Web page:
Rooms of rainbows made of 60-miles of thread. Rock formations made of towers of index cards. Pools of ice cream sprinkles you can dive into. What do these all have in common? Selfies.
Yes, there are museums that are specifically curated by artists who’ve crafted experiential exhibits so people can take photos that are Instagram-ready. You may be rolling your eyes. Or you may be intrigued. But in an age of social comparison, continual screen time, and tech giants bidding for your attention through every artistic medium, can one say it is or isn’t art? Who is the expresser, the artist or the selfie-taker? Consider now that the world has caught on to these types of “made-for-Instagram” exhibits. Imagine walking under a curtain of rain and it stops wherever you stop. Or rooms of mirrors. Or cloud pools you can jump into. At 29Rooms in New York, the themed rooms tackle larger questions of body image, race and gender. The Museum of Ice Cream explores 15 color “experiences”, where visitors can walk through a confetti room or jump into a bright yellow ball pit. All the while, you can take pictures inside.
Are you creating art? Experiencing art? Where is the line drawn? What is the difference between a Chuck E. Cheese and the MoMa? Artists were tapped to explore questions, moods, space and color, yes. Yet overall, some questions still remain.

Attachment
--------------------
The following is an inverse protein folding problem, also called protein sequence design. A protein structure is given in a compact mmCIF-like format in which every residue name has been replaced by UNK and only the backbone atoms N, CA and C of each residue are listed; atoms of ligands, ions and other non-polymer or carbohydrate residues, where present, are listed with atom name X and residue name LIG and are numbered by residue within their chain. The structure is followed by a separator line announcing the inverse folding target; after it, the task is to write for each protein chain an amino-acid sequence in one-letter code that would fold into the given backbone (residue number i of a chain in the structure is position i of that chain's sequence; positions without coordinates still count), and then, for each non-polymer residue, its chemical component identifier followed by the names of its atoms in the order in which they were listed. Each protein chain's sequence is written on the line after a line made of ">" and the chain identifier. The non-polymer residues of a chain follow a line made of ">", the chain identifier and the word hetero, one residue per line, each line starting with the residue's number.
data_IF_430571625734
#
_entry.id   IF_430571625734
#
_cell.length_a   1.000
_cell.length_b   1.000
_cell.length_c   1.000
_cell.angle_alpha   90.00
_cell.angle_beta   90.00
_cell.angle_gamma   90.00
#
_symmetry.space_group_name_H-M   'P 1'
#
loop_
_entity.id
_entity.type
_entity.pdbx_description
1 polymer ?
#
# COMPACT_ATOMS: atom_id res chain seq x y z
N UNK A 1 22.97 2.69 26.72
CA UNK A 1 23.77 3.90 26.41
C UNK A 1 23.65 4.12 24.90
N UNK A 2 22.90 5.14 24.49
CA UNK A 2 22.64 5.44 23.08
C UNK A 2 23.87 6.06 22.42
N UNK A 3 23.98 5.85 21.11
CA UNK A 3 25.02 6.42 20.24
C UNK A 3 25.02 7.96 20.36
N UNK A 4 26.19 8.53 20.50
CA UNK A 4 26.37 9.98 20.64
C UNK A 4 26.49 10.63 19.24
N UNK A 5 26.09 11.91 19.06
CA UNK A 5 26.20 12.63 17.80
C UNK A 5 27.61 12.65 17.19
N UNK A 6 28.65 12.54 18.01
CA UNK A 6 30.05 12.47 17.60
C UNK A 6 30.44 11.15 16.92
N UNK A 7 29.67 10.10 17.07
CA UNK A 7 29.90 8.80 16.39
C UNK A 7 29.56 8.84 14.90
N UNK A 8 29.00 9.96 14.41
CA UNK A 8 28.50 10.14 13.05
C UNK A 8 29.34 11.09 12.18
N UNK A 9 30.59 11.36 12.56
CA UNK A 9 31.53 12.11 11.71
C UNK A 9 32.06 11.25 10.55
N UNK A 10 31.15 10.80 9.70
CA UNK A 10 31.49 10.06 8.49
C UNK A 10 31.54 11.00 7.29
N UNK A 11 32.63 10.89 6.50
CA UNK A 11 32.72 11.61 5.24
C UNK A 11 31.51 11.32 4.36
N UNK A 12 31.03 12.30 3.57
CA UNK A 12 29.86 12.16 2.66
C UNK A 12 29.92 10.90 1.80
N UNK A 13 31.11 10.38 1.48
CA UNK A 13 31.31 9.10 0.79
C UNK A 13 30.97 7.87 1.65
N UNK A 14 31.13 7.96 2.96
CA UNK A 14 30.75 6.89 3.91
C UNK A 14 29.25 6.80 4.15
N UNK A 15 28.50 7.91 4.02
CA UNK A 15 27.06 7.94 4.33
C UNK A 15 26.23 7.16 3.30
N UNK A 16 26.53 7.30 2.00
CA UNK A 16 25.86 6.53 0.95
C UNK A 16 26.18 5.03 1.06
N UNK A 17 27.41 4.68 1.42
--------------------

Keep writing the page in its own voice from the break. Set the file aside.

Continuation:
Do these exhibits allow me to reflect?
Do they allow me to think critically?
Can I see my world from another viewpoint?
Behind thick Plexiglas in the Indica Gallery of Swinging London, there sits a lone Granny Smith apple rotting away. This is, considered by many, a form of artistic expression. This is one of many forms of temporary art by Yoko Ono, former wife of John Lennon. Or take Spanish street artist Francisco de Pajaro’s “Art Is Trash”. He travels to major cities like London and Berlin and rearranges garbage found on the street into sculptures. Sometimes people throw the sculptures away. Other dedicated fans who follow the artist scramble to collect his works. Or think about the ArteNatura in Italy. In 1986, the Arte Sella Association commissioned more than 20 sculptures consisting of leaves, branches, rocks and other natural elements. Others like Andy Goldsworthy use ice sculptures, leaves, rivers and most importantly, time in order to explore the temperamental nature of our existence.